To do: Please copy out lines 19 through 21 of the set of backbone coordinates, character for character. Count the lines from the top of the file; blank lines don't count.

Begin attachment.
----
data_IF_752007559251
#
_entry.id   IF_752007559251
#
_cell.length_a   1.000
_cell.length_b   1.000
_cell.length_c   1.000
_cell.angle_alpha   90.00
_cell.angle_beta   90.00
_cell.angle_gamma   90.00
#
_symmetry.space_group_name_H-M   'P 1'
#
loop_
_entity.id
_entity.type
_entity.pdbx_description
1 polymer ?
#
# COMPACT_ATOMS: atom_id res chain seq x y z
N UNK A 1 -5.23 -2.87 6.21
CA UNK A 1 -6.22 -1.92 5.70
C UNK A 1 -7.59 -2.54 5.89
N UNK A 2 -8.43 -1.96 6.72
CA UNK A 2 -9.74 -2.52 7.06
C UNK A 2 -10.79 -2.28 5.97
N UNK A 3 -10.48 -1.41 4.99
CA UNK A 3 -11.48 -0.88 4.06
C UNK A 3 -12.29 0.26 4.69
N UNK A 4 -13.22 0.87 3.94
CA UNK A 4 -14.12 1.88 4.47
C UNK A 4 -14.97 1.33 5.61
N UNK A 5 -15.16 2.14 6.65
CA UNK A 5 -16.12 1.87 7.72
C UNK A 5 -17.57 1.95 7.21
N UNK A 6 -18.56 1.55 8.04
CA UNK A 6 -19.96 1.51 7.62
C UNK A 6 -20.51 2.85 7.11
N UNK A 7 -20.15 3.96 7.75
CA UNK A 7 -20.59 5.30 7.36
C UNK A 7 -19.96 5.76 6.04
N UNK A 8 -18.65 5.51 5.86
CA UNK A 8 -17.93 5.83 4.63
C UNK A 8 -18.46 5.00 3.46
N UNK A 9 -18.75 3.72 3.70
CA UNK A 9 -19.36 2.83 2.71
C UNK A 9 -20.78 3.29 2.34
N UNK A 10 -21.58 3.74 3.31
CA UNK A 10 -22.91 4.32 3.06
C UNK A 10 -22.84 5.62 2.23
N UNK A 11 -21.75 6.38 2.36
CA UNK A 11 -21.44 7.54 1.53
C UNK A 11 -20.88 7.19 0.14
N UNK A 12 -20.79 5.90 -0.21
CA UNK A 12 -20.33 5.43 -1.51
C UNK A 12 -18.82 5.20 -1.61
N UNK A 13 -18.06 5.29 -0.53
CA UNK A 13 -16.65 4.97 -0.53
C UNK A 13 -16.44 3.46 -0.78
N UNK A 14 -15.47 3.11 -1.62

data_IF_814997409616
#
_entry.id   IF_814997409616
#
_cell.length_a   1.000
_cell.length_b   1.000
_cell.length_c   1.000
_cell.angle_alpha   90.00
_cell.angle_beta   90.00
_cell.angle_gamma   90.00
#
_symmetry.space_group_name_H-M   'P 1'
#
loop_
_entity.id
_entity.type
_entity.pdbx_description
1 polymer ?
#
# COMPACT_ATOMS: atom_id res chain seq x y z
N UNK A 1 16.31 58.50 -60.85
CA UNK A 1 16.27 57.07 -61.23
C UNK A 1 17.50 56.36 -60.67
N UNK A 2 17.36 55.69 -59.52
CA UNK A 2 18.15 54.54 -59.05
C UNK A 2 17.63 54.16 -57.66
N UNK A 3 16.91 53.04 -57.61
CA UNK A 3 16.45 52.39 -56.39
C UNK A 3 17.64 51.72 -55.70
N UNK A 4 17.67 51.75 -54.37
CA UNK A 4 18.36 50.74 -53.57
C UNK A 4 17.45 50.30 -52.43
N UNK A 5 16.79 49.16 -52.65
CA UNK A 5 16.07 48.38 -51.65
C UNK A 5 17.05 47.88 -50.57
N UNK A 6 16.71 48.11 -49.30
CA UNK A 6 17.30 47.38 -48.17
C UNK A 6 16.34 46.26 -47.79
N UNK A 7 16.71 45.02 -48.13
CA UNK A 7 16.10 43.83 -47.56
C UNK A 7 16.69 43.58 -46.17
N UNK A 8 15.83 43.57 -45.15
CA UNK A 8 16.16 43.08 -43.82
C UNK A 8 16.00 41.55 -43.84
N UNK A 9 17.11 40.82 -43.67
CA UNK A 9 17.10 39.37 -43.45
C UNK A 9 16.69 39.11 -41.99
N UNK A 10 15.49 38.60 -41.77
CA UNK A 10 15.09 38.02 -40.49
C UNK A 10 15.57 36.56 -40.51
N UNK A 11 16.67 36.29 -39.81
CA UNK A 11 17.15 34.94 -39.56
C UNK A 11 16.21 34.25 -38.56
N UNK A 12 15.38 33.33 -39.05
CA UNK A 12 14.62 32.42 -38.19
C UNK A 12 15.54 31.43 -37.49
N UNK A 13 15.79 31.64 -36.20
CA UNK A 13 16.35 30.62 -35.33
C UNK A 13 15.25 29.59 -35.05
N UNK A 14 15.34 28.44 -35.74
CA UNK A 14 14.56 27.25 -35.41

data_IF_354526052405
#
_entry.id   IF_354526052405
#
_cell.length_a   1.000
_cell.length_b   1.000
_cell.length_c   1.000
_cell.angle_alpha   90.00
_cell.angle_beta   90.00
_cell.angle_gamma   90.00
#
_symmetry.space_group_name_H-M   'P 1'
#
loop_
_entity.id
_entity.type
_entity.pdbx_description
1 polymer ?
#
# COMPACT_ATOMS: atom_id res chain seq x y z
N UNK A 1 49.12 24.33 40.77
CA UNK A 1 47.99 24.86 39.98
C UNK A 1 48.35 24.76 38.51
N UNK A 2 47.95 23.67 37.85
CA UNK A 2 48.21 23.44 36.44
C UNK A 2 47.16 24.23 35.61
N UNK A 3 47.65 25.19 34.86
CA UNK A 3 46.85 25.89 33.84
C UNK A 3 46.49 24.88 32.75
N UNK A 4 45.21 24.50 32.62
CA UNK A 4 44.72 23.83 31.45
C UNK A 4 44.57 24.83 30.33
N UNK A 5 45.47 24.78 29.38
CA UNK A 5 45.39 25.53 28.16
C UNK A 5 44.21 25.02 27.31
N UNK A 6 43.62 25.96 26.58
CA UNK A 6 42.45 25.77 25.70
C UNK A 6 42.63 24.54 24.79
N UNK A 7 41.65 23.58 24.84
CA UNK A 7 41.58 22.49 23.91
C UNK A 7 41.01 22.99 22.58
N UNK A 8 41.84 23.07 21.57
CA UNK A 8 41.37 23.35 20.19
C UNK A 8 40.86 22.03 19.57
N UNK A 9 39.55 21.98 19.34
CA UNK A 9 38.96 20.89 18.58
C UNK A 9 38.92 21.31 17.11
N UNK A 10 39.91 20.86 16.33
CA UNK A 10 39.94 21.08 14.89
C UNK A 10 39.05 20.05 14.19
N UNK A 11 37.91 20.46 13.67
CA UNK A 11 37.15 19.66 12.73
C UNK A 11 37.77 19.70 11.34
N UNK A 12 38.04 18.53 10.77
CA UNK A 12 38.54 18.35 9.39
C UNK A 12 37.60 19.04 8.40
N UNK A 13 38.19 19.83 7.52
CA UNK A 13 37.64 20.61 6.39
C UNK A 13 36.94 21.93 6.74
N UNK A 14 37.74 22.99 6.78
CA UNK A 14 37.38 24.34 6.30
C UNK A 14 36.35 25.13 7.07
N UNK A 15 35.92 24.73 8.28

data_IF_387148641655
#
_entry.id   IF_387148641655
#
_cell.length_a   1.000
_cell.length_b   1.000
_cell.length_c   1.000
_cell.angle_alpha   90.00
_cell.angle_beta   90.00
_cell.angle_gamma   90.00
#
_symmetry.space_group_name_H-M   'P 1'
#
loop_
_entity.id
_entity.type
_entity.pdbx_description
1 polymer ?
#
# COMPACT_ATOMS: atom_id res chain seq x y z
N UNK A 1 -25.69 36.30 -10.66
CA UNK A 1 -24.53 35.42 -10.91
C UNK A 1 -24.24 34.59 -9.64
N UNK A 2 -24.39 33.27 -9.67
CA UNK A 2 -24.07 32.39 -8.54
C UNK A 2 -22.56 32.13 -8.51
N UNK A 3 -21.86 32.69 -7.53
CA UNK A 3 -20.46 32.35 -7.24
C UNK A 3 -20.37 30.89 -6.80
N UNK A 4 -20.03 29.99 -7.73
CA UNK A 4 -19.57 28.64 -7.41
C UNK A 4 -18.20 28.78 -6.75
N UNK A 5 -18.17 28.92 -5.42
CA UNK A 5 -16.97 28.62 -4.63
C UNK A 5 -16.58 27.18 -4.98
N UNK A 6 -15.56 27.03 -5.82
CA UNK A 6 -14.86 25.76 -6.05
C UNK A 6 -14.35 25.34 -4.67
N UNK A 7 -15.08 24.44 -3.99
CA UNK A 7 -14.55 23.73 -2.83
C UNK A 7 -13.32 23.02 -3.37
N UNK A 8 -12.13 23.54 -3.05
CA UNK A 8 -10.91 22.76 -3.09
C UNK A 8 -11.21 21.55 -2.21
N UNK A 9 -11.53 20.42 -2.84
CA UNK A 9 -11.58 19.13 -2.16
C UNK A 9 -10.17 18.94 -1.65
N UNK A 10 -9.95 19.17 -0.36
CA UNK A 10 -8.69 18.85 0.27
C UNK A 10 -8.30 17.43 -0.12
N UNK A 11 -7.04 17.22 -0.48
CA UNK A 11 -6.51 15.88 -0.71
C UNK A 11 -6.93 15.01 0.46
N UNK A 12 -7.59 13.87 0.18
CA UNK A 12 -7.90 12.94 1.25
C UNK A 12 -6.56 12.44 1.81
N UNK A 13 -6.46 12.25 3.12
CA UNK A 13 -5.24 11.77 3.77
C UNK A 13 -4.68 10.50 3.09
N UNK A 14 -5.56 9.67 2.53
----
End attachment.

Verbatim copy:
#
# COMPACT_ATOMS: atom_id res chain seq x y z
N UNK A 1 -5.23 -2.87 6.21